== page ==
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The Round-up

November 10, 2013 in General, Links, News

© Mike Williams @Procartoonists.org

In the wake of recent disappointing decisions elsewhere in the mainstream press, it’s encouraging to see cartoons being celebrated this week in a major newspaper. The Independent is the latest to provide coverage of Private Eye’s new retrospective cartoon book, and PCO members feature prominently in the article, which includes quotes from Nick Newman and is accompanied by classic gags from Ken Pyne and Mike Williams (above), among others. Read the article here.

Bob Mankoff, The New Yorker’s cartoon editor, reveals the exhaustive lengths he and his staff go to in order to ensure cartoons used by the magazine bear no similarity to ones already used.

The latest Asterix book – and the first without co-creator Albert Uderzo wielding the pen – has launched to strong sales. Meanwhile, on this side of the Channel, Stephen Collins has received a nomination for his graphic novel, The Gigantic Beard That Was Evil, for this year’s Waterstones Book of the Year. Hear from Collins and fellow strip cartoonist Tom Gauld in this video from the Edinburgh Book Festival.

Comic strips, of course, are nothing new – but cartoonists are always finding new ways to approach them.

 

The Round-up

June 30, 2013 in Events, General, Links, News

Above: Michael Chaney, associate professor of English at Dartmouth College, on how to read a graphic novel.

The Cartoon Cafe is now up and running in Eastbourne, following a successful opening earlier this month. Established and run by Timothy Benson, the cartoon historian and author, the venue is open seven days a week, combines a gallery space and coffee shop, and will be showing a wide variety of political cartoons. Click here for more details, and follow this link to read some local coverage from earlier in the year.

It’s About Time, the selling exhibition of original cartoon artwork and high-quality prints that was first shown as part of this year’s Shrewsbury International Cartoon Festival is now going on tour.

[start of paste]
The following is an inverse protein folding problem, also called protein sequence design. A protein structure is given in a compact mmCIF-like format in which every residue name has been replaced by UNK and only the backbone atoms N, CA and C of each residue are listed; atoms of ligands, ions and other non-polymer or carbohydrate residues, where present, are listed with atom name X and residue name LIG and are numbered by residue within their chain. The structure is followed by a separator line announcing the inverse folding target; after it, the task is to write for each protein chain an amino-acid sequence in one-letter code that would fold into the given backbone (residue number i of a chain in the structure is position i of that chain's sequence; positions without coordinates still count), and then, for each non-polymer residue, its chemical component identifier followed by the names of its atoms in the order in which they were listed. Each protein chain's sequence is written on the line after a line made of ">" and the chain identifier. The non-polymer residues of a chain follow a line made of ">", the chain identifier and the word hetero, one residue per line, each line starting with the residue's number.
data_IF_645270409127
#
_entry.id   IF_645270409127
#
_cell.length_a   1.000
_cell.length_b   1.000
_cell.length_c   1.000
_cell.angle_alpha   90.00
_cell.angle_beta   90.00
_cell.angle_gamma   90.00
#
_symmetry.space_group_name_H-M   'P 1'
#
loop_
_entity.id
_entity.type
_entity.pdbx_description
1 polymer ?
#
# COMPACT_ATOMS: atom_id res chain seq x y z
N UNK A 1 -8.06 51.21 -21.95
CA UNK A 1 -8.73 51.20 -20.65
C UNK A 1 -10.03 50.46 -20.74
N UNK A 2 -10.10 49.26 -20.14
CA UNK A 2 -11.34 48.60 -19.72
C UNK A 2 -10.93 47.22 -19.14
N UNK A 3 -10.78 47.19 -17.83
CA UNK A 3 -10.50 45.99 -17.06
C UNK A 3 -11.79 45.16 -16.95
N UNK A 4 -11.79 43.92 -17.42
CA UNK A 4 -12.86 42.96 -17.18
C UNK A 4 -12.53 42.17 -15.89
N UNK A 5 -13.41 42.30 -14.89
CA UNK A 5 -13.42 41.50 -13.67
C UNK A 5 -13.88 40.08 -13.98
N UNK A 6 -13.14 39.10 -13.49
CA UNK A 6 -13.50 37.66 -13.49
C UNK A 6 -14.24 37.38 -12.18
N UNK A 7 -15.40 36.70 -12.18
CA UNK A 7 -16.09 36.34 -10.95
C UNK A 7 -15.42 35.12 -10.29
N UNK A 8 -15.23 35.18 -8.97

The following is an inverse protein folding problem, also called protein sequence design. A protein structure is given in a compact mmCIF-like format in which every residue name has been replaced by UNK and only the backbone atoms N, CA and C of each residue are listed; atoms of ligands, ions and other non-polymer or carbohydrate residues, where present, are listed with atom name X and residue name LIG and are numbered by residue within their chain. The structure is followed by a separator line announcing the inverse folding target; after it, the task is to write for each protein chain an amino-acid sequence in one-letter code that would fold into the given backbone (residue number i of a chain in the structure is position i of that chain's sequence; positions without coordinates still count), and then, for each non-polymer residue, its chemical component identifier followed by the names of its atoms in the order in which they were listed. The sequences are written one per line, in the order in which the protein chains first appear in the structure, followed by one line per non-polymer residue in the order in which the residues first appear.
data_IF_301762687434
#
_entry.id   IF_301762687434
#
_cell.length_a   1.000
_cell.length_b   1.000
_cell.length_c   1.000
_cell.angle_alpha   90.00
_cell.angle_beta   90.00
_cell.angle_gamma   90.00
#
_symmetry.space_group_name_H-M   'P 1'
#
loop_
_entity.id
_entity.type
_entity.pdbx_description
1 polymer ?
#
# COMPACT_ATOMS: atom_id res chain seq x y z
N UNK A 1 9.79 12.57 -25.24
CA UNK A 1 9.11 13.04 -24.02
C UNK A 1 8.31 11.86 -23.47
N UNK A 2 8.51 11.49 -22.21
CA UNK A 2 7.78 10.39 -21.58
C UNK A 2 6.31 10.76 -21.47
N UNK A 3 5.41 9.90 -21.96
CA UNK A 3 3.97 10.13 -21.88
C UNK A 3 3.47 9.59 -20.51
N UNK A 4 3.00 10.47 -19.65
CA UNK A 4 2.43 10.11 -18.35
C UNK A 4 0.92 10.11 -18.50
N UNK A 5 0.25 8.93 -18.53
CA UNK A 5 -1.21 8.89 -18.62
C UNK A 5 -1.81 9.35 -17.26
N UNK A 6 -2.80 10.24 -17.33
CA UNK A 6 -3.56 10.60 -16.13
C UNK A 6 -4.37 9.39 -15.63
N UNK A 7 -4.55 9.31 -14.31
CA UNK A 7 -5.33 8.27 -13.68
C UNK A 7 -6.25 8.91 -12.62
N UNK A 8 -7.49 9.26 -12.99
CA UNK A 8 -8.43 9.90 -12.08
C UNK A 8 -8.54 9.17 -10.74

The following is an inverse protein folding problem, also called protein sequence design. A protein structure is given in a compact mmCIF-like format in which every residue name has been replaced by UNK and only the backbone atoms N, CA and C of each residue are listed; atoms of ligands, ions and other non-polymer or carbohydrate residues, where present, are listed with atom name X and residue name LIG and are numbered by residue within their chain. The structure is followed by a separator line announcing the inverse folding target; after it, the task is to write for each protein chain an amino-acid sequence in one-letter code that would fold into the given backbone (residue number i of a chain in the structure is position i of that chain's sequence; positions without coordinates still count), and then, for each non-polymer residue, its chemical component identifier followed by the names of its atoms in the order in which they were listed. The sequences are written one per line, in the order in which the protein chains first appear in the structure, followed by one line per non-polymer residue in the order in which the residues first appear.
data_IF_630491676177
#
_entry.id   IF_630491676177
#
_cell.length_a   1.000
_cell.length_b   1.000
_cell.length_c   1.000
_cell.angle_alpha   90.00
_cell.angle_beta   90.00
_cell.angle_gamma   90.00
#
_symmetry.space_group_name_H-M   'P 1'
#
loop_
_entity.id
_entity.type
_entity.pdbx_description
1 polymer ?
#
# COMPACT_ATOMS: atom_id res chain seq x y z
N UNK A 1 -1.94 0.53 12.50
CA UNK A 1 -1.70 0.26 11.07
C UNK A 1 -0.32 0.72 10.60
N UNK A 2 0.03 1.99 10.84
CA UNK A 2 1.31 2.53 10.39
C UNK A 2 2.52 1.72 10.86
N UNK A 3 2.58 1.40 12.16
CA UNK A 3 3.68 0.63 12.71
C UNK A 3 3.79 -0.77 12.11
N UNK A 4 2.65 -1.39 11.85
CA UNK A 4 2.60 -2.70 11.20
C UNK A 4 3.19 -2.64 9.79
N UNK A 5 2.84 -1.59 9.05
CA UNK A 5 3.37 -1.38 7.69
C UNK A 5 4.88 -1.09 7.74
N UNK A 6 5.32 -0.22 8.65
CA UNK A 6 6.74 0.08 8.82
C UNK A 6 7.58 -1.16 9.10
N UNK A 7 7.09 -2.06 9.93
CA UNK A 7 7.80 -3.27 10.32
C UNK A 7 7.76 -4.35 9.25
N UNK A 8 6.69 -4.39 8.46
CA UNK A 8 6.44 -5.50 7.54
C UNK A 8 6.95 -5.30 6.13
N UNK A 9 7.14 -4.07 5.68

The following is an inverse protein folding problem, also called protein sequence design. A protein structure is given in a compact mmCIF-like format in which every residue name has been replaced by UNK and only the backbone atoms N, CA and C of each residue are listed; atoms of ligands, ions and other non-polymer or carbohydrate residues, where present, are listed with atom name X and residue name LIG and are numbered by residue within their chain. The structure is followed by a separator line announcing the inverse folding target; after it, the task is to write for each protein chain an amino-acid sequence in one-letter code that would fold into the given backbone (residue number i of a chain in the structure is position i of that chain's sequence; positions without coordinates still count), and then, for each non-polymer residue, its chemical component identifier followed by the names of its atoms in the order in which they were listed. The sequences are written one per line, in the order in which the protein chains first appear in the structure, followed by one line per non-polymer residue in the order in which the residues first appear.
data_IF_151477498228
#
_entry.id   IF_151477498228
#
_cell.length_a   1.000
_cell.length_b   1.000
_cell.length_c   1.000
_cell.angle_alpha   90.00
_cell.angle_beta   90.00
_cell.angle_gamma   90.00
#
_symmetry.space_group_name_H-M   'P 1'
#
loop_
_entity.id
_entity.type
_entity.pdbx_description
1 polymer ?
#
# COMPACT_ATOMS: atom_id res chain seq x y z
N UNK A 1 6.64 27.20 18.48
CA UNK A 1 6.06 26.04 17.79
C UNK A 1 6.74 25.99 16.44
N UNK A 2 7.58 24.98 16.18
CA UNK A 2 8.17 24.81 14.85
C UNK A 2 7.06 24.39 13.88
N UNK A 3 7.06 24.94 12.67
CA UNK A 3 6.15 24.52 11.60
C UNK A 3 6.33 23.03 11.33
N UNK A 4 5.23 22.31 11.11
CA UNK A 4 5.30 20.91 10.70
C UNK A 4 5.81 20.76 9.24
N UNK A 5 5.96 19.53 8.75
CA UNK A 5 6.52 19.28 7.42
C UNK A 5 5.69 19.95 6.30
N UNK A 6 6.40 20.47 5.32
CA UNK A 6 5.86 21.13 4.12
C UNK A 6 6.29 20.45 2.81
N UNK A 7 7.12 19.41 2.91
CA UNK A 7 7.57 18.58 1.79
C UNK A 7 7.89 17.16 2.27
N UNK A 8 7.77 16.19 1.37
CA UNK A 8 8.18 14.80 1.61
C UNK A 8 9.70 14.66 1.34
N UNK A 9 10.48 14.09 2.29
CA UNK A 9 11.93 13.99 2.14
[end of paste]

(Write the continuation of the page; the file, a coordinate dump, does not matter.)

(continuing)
First stop will be Ludlow Assembly Rooms from 1-28 July. Roger Penwill, Shrewsbury festival chairman and a member of Procartoonists.org, will be giving a talk there from 7pm on 12 July. Entitled The World of Cartoons, Roger describes it as “an illustrated talk recounting my experiences of cartoon events and cartoonists outside the UK”. You can find out more and book your place (for a very reasonable fiver) by following this link. The exhibition will later travel to Wem Town Hall from 1 August until 30 September.

The latest Asterix adventure will see our plucky Gallic hero visiting these shores for the second time when he arrives in Scotland in October. Read more via the BBC. We say the Gaul’s chosen destination is highly appropriate.

Staying north of the border, Frank Boyle, cartoonist for the Edinburgh Evening News, has an exhibition running at present. Click here for more details.

Downthetubes.net draws our attention to The Oink! Blog, set up earlier this year by a fan of the anarchic 1980s comic that was co-created by Procartoonists member Tony Husband.

And finally, big names from the world of comics, among them Joe Sacco and Chris Ware, will be appearing at Stripped, a strand of events at this year’s Edinburgh International Book Festival. Read more here.

 

What the Bloghorn Saw

September 30, 2011 in News

Asterix artist and co-creator Albert Uderzo has decided to retire after 52 years of drawing the famous Gaul – and is handing the reins to an as-yet unknown younger artist. The BBC has more on the story here. Over at the Guardian, Samira Ahmed argues that Uderzo’s departure means Asterix should retire as well.

In India, a caricature depicting the Gujarati chief minister, Narendra Modi, has led to the arrest of the newspaper cartoonist who drew it. Meanwhile, a Turkish cartoonist is to be put on trial for renouncing God via one of his drawings.

An interesting-sounding panel discussion has taken place at the International Press Institute’s World Congress in Taipei this week, under the title ‘Innovations in Political Cartooning’. The session touched on censorship and free speech, as well as the continuing need for cartoonists to reinvent themselves and stay current. The IPI has a detailed write-up here.

The Bloghorn is made on behalf of the UK Professional Cartoonists’ Organisation

Round-up: What the Bloghorn saw

September 30, 2011 in Links, News

Asterix artist and co-creator Albert Uderzo has decided to retire after 52 years of drawing the famous Gaul – and is handing the reins to an as-yet unknown younger artist. The BBC has more on the story here. Over at the Guardian, Samira Ahmed argues that Uderzo’s departure means Asterix should retire as well.

In India, a caricature depicting the Gujarati chief minister, Narendra Modi, has led to the arrest of the newspaper cartoonist who drew it. Meanwhile, a Turkish cartoonist is to be put on trial for renouncing God via one of his drawings.

An interesting-sounding panel discussion has taken place at the International Press Institute’s World Congress in Taipei this week, under the title ‘Innovations in Political Cartooning’. The session touched on censorship and free speech, as well as the continuing need for cartoonists to reinvent themselves and stay current. The IPI has a detailed write-up here.

The Bloghorn is made on behalf of the UK Professional Cartoonists’ Organisation